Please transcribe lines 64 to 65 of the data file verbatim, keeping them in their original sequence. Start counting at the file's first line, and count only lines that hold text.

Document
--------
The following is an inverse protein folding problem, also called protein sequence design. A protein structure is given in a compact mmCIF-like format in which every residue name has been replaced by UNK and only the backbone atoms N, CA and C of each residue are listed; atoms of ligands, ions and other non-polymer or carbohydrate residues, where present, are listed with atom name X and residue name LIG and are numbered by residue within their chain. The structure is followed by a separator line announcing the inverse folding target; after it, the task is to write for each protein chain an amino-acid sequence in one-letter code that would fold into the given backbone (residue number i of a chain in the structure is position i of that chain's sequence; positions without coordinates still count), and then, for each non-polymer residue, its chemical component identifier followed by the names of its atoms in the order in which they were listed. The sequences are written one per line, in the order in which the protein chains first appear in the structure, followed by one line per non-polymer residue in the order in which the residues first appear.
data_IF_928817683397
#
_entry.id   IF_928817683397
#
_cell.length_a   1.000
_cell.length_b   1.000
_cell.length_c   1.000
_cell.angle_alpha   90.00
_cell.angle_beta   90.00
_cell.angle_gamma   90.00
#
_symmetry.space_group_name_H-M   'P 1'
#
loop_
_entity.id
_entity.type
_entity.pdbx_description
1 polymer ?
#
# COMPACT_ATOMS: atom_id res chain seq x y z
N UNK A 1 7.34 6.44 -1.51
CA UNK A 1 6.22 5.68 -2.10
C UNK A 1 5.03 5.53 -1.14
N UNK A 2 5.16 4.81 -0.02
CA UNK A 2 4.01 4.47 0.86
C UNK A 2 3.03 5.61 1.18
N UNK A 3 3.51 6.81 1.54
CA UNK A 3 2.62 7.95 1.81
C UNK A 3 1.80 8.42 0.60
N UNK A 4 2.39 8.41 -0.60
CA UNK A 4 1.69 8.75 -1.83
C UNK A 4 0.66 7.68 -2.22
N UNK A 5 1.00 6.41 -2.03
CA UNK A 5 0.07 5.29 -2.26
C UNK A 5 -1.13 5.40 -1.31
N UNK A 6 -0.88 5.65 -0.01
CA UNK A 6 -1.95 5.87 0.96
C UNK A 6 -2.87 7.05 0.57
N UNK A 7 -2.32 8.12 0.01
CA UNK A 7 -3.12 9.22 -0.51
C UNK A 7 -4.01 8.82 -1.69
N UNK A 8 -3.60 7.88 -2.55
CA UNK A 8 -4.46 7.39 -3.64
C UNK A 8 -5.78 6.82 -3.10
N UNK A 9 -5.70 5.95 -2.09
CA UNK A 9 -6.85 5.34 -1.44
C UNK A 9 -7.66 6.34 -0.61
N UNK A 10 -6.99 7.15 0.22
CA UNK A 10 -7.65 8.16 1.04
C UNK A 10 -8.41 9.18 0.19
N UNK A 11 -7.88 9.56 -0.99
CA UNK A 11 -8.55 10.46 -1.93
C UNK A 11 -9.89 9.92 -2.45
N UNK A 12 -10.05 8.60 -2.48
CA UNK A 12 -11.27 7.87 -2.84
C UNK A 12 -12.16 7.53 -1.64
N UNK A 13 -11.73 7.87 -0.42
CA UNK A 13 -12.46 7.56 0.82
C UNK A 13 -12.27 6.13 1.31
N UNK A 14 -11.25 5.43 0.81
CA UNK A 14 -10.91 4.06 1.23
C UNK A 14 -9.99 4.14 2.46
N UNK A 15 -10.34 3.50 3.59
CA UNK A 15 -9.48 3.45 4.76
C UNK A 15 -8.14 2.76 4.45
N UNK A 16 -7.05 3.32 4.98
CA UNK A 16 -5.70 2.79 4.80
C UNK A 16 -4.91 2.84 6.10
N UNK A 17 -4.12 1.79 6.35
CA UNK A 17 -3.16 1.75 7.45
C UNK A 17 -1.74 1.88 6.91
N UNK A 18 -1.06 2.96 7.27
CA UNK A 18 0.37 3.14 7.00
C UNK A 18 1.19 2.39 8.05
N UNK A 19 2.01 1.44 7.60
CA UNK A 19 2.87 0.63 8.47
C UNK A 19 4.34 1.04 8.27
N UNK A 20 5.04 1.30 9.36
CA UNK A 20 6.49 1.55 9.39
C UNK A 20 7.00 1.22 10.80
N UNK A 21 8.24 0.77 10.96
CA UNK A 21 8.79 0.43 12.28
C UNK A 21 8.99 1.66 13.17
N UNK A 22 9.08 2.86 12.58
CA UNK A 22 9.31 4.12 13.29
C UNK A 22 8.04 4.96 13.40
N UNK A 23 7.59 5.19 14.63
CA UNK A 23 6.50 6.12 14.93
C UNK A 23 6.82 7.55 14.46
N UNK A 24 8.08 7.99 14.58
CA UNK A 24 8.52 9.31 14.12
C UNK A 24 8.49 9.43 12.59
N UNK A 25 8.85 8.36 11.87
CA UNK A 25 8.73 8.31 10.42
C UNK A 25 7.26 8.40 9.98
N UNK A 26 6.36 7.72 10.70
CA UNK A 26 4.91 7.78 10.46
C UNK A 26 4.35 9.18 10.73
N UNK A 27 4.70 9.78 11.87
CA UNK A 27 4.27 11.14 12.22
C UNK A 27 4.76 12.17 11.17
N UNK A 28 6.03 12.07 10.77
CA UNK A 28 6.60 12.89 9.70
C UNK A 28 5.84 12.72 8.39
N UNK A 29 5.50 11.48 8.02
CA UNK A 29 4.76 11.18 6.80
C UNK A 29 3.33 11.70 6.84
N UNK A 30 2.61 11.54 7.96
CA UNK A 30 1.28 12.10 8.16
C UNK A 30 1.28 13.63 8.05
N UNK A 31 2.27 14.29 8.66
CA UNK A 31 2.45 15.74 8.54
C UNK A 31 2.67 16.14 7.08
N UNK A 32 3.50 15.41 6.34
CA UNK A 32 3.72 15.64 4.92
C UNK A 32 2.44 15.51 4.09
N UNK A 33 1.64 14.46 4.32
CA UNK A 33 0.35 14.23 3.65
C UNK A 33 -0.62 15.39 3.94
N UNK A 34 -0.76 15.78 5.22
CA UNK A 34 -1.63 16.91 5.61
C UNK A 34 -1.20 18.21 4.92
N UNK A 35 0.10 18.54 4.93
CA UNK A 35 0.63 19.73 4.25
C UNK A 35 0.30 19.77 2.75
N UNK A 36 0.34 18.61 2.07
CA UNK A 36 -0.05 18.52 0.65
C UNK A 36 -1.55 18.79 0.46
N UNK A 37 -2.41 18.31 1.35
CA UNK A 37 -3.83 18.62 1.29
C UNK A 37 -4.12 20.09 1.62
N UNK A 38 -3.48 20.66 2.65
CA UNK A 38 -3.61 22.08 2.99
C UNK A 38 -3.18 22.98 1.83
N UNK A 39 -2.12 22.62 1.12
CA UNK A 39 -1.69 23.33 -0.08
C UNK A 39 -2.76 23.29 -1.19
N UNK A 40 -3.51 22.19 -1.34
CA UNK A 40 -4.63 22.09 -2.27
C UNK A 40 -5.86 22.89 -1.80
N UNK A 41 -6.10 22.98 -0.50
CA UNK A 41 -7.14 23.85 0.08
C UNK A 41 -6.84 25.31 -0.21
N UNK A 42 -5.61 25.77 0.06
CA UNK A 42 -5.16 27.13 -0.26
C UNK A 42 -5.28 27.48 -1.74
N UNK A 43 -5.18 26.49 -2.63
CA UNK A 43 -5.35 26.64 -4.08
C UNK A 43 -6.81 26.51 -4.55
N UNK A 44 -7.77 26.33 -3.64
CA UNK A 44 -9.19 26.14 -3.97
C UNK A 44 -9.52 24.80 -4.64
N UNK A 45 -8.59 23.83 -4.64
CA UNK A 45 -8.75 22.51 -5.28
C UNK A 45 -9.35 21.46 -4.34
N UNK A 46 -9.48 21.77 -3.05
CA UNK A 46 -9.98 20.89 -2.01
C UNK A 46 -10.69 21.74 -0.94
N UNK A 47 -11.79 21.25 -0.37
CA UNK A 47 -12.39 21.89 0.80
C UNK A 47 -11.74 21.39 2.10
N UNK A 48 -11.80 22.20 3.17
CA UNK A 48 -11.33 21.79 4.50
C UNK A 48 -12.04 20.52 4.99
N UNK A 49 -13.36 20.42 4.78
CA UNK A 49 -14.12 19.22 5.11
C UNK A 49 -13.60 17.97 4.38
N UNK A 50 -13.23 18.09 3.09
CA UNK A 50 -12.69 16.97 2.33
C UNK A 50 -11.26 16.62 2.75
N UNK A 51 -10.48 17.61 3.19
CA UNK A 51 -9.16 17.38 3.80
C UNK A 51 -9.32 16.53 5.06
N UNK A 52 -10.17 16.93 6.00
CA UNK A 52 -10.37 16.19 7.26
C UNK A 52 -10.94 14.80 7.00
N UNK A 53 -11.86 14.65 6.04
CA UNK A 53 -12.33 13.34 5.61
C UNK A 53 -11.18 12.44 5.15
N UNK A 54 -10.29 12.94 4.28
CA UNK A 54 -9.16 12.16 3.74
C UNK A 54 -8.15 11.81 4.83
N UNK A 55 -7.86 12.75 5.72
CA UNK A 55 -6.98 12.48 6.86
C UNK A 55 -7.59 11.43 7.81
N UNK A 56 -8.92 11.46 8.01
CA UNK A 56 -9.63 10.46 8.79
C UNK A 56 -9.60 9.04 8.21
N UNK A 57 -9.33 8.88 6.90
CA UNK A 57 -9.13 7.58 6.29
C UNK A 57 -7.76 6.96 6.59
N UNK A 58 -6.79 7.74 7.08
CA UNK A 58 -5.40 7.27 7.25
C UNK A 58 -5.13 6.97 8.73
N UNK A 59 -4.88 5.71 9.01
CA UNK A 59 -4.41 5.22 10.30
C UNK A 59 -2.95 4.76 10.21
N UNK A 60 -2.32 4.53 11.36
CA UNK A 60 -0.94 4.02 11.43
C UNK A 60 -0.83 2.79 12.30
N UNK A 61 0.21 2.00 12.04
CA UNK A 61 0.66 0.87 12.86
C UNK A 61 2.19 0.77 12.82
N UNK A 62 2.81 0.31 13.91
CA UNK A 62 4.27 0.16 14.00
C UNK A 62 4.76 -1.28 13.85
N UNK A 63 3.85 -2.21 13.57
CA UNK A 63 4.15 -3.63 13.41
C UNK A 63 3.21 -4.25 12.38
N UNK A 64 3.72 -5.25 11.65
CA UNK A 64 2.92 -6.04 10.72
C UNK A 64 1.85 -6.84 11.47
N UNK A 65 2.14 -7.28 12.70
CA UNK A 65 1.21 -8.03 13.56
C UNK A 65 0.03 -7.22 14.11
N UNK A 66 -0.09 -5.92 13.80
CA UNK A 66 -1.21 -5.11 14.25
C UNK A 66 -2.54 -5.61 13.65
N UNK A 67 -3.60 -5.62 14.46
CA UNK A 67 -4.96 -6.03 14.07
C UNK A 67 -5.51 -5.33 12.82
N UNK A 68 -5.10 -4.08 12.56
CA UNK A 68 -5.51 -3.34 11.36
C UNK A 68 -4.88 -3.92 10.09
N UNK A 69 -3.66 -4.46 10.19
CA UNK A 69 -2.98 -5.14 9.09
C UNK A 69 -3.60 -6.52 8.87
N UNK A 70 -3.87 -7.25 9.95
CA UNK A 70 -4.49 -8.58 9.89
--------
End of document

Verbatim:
N UNK A 15 -10.34 3.50 3.59
CA UNK A 15 -9.48 3.45 4.76